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Shoshana Grossman-Crist, Renée Hunter, Norman Sarria

104 Entrepreneurial Intermediaries And Investors Globally Took a Self-Assessment on Gender and This Is What We Saw

104 Entrepreneurial Intermediaries  And Investors Globally Took a Self-Assessment on Gender and This Is What We Saw

Here at Value for Women, when we start working with a new client— be it an entrepreneurial intermediary like an accelerator, or an investment fund, or beyond —we like to start with a particular tool: our Gender Smart Nexus Gender Lens Survey. This online, self-paced, holistic self assessment looks at the client’s gender-inclusive practices and offers practical recommendations on how to take gender-smart actions. It also enables benchmarking.

In the process of drafting our new guide, “A Journey Not A Destination”, we stepped back and looked at the trends we are seeing across all the entrepreneurial intermediaries and investment funds globally that have used the Gender Smart Nexus survey. Through its standardized questions, the survey enables us to identify where the organizations already interested in promoting gender equality are currently at, and what is needed. And, ultimately, through spotting areas with concentrations of action or inaction, we are able to better tailor our work to support entrepreneurial intermediaries and investors to apply practical gender lenses and strategies to their work. In doing so, we contribute to unlocking women’s central role in innovation, as well as in social and economic development.

With an eye towards spotting where these entrepreneurial intermediaries and investors interested in promoting gender equality tend to be taking action and where they are not taking action, here’s what we saw in the survey data:

  • 61% have a mission or objective focused explicitly on gender. Another 23% are currently working on such.
  • 46% have an explicit gender strategy. Another 36% are currently working on one.
  • 97% of those “applying a gender lens” are focusing on women as leaders, entrepreneurs, and employees. Just 70%, are including a focus on women as customers, suppliers, and distributors.

What does this show us?

It shows where in their gender journey the entrepreneurial intermediaries and investment funds that are interested in promoting gender equality are in their gender journey. And it is not just the data showing us this; when we dive in and work with entrepreneurial intermediary and investor clients, this is also where the untapped opportunities are: developing explicit gender strategies and developing activities that support women as customers, suppliers, and distributors, to name two of the top ones.

Most often, the organizations want to access these opportunities but they are stumbling and getting stuck as they attempt to do so. For some organizations, they are stuck at getting clear on why to focus on gender and having the conversations necessary to define how the organization wants to focus on gender. For others, they are stuck in developing an explicit gender strategy that defines where to start. And for many organizations, it is at the point of not just thinking about developing a specific women-focused program but embedding gender into the organization’s DNA in a way that sees women as leaders, entrepreneurs, and employees as well as customers, suppliers, and distributors. Each of these struggles is ultimately about the journey of making things practical.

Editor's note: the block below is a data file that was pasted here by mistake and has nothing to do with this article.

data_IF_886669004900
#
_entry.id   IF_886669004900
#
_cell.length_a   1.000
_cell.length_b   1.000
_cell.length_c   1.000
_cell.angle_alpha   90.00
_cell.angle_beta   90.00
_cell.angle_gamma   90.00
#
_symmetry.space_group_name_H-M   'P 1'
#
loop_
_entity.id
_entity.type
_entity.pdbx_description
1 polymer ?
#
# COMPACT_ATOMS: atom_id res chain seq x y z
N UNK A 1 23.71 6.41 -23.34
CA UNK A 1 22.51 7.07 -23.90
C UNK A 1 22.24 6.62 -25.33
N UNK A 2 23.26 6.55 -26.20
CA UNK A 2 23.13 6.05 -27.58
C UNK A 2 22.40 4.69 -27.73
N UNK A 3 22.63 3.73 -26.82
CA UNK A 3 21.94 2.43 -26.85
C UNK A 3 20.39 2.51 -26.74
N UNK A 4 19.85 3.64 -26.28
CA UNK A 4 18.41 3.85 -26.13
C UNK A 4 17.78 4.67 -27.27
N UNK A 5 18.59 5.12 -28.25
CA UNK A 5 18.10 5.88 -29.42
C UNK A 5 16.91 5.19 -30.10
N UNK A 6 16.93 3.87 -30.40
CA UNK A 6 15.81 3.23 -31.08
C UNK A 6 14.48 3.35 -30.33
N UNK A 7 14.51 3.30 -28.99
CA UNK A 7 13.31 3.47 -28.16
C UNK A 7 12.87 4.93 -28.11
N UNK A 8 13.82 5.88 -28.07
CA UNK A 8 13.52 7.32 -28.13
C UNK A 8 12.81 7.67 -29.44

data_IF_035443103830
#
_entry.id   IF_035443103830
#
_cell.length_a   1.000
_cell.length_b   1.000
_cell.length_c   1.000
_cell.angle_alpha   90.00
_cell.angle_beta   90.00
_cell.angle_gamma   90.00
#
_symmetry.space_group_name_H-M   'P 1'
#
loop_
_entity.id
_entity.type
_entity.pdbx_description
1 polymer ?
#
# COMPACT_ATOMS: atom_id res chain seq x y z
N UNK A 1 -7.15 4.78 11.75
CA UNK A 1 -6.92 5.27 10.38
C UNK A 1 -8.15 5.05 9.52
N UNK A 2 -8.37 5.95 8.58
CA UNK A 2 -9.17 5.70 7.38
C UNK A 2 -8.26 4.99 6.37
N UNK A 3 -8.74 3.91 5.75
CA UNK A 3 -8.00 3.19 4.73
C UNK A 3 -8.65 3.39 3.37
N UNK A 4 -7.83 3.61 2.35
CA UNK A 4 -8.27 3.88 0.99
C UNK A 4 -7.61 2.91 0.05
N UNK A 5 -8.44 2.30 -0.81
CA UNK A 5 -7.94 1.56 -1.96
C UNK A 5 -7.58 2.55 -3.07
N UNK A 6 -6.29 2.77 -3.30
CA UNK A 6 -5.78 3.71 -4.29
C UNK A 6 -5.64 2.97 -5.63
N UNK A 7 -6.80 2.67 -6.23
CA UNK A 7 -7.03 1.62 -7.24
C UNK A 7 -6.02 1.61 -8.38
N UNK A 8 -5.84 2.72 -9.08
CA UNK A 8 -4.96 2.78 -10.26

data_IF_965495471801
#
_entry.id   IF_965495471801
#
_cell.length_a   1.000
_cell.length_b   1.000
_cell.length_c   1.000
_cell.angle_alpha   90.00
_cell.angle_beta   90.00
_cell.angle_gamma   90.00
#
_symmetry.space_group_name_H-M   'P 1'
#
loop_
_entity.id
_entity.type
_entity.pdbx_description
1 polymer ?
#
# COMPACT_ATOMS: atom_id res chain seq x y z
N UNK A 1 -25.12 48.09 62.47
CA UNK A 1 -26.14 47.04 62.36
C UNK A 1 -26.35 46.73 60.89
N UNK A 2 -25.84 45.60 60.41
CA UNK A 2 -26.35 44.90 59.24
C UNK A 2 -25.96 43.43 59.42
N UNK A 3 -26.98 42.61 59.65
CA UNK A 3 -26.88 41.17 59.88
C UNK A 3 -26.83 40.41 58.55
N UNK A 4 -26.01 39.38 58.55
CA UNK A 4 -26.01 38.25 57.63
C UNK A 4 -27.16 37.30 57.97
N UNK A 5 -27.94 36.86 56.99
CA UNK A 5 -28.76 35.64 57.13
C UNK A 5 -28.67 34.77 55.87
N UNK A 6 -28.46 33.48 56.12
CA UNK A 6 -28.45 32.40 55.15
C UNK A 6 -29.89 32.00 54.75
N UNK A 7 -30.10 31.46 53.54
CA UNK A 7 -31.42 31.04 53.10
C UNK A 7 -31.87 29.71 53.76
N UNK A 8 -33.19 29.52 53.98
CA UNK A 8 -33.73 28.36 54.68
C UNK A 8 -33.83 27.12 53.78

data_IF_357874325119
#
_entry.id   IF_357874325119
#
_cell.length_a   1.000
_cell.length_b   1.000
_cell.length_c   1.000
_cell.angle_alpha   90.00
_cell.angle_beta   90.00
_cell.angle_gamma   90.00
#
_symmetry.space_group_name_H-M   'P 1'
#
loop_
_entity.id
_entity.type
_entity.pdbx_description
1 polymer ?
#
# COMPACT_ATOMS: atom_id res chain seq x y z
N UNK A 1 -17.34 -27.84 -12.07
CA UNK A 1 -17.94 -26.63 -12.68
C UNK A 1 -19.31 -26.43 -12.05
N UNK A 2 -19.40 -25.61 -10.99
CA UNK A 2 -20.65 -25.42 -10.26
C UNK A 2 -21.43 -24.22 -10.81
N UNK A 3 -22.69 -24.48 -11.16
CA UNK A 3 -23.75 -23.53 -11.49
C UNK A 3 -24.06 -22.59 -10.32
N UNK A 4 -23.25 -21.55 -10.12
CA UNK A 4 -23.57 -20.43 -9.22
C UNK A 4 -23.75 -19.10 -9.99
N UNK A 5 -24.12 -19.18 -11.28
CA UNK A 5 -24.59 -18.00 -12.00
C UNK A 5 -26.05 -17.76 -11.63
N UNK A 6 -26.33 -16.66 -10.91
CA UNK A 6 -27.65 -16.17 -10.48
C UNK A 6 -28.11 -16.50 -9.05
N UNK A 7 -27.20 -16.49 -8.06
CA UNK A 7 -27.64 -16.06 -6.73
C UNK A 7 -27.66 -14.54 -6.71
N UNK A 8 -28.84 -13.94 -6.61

So we decided to do something about it. For organizations (maybe yours?) that are stumbling in their gender journey, we just put out A Journey Not a Destination: A Practical Guide for Entrepreneurial Intermediaries and Investment Firms To Overcome 5 Common Stumbling Blocks in Their Gender Journey.” In the guide, we outline these common challenges— or stumbling blocks —that intermediaries and investors face in starting and continuing their journey of being intentional about gender. For each stumbling block, we help you identify where exactly you are stumbling, explain what is underpinning the stumble and how to overcome it, and share case studies of intermediaries and investors that were experiencing one of these challenges and overcame it. Check it out here!

Want a quick tip from the Guide? Underlying many of these stumbles is a lack of clarity. Today, only 18% of these organizations are performing sex-disaggregated analysis of the portfolio’s business performance and 22% are sex-dissaggregating the social impact data in their portfolio. Less than 10% of the organizations are talking to women when they design their business development services. These organizations simply can’t know where they are at on gender and where they need to go. So get clear first— get your data in hand, analyze the data on women and men separately, and then talk to women and men to understand what’s behind the trends you are seeing. With this clarity in hand, you will already see yourself (or your organization) stumbling less.

Check out the fullA Journey Not a Destination: A Practical Guide for Entrepreneurial Intermediaries and Investment Firms To Overcome 5 Common Stumbling Blocks in Their Gender Journey”. Take the Gender Smart Nexus survey for free here and get started today becoming more gender smart.

Value for Women and the Aspen Network of Development Entrepreneurs (ANDE) wish to thank the Walmart Foundation for the generous funding that made this work possible.

Authors: Shoshana Grossman-Crist, Renée Hunter, Norman Sarria

[1]The survey was the VfW Gender Smart Nexus Gender Lens Survey. The data here considers surveys completed between November 2020 and April 2022.

Photo by Nataliya Vaitkevich from Pexels

Shoshana Grossman-Crist
Shoshana Grossman-Crist
Renée Hunter
Renée Hunter
Norman Sarria
Norman Sarria